Expert publishing blog opinions are solely those of the blogger and not necessarily endorsed by DBW.
You know the cliché that goes “If they can put men on the moon they should be able to (fill in the blank)? Well, I have one for you. If they can put men on the moon they should be able to make a conference name tag that works. But if wardrobe malfunctions at the recent Book Expo America are any indication, we are as far from producing a sensible name tag as we are from establishing a colony on Neptune.
The book conference’s name tags, suspended around the neck by a lanyard, were certainly large enough – about 4 inches square – and the typeface a highly legible 18-point sans serif bold. The problem was that the tags tended to twist on their lanyards, displaying their blank reverse sides and forcing the viewer to resort to a variety of unsatisfying strategies to identify the wearer. Such as…
- hoping an errant breeze will spin the tag back to obverse
- hoping a third party will address the person by name
- presenting your card and praying the presentation will be reciprocated
- asking the person’s name and learning that he or she is the CEO of a major publisher
- asking the person’s name and learning he or she is someone you recently dined with…or slept with
The solution is obvious: print names on both sides of the tag. But it’s clearly more obvious to me than to the Expo’s planners and it’s not a laughing matter. In this age of social networking, the failure to know whom you’re talking to is not just embarrassing, it could mean lost business.
But I’m not through.
Lanyards are poor devices for displaying identification. Name tags depending from them hang down to the nether regions, requiring one to gaze awkwardly at the bearer’s belly. Short of pretending to tie one’s shoelaces to effect a surreptitious glance at the name tag, it means another business opportunity missed.
It does not require an advanced engineering degree to perceive that the best location for name tags is the chest, but even that solution is fraught with issues. Many people like to show off their attire and resent having their fashion statements compromised by a name tag. Some of us worry that the tags’ pins will leave unsightly and irreparable holes in dresses, blouses or jackets.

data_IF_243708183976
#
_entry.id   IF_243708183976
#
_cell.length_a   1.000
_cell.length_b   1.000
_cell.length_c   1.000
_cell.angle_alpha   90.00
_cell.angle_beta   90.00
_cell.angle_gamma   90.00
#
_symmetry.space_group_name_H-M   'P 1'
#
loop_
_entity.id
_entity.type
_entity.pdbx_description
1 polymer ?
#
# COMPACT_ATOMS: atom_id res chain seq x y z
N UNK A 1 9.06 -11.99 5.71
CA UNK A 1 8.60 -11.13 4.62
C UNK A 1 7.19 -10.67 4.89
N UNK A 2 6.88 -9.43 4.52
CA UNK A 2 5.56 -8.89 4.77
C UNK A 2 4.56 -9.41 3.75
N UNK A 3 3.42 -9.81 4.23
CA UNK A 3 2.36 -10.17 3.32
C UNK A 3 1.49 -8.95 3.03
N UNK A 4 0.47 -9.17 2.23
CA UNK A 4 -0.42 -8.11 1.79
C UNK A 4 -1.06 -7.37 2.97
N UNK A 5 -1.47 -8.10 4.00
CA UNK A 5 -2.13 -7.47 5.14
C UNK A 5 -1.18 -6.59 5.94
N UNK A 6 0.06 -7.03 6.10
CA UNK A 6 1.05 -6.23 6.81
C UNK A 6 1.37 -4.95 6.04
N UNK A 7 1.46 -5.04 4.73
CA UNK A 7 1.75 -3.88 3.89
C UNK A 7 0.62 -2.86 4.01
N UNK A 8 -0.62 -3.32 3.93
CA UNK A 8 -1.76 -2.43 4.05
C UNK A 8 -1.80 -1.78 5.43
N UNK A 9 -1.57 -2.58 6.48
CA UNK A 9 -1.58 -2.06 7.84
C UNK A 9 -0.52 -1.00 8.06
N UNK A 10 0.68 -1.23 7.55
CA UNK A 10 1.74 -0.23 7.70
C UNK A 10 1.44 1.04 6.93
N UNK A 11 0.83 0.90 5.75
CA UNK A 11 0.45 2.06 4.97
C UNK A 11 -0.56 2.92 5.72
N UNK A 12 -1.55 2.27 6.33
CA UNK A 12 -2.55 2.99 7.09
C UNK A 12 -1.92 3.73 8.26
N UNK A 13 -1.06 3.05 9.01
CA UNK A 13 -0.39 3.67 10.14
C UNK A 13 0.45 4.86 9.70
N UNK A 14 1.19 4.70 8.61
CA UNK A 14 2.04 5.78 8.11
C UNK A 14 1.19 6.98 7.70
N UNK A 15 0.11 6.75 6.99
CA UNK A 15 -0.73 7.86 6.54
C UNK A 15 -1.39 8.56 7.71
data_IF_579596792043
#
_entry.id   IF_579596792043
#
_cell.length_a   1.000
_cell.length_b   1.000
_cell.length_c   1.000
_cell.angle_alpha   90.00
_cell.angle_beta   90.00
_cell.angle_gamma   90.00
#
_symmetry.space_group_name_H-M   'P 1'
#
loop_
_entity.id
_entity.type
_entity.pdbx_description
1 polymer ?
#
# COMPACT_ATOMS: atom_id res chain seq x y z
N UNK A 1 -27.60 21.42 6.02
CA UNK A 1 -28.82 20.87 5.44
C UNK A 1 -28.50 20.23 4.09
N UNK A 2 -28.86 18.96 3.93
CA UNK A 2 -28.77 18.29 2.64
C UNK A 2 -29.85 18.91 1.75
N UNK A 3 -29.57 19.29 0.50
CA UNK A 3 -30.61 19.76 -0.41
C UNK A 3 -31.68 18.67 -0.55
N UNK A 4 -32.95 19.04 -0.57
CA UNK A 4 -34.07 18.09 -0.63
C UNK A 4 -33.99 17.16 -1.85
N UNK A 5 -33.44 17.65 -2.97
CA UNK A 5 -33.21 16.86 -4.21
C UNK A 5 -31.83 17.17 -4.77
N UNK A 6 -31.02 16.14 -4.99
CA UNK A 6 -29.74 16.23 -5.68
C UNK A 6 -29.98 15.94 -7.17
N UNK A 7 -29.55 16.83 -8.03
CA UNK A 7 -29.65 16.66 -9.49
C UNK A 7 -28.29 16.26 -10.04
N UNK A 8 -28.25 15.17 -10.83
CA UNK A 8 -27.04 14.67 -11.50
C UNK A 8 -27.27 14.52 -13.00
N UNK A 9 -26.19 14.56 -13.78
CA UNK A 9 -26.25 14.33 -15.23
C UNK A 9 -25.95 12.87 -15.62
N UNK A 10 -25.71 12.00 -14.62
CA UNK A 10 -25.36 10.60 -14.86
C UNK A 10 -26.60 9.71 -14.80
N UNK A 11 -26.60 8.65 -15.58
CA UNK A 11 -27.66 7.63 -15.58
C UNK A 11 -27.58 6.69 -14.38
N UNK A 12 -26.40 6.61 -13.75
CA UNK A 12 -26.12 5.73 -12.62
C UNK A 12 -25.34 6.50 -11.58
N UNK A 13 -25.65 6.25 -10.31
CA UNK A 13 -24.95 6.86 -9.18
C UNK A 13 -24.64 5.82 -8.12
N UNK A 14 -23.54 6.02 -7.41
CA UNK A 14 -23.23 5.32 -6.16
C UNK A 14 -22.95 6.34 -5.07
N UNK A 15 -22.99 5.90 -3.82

That problem led to the creation of paper “Hello My Name Is” tags with peel-off backings, which are great unless the adhesive is so strong that it leaves a rectangular patch on one’s clothing, or so weak as to cause the tag to curl up or simply fall to the floor. It can be jolly fun to attend a conference and count the number of paper name tags adhering to attendees’ shoes. I once observed a significant publishing executive walking about with someone else’s name tag stuck to his behind like a Kick Me sign.
But I’m still not through.
If you attend a party or conference that uses paper name tags you owe it to fellow attendees to print largely and neatly. All too many people write their names in tiny script or illegible scribbles, forcing one to gape boorishly at a woman’s embonpoint when he’s simply trying to get a good gander at her name. Honestly, lady, I’m not staring at your bosom. I’m just trying to read your damn name tag.
And talking of boors, are there any more pretentious than those who feel they’re so notable they do not need to wear a name tag at all?
So yes, if they can send men to the moon, can they not produce a sensible name tag? I hope so, and maybe they could have it ready for next year’s BEA?
(Hello. My Name Is) Richard Curtis
This post was originally published in 2010 as Wardrobe Malfunctions Plague BEA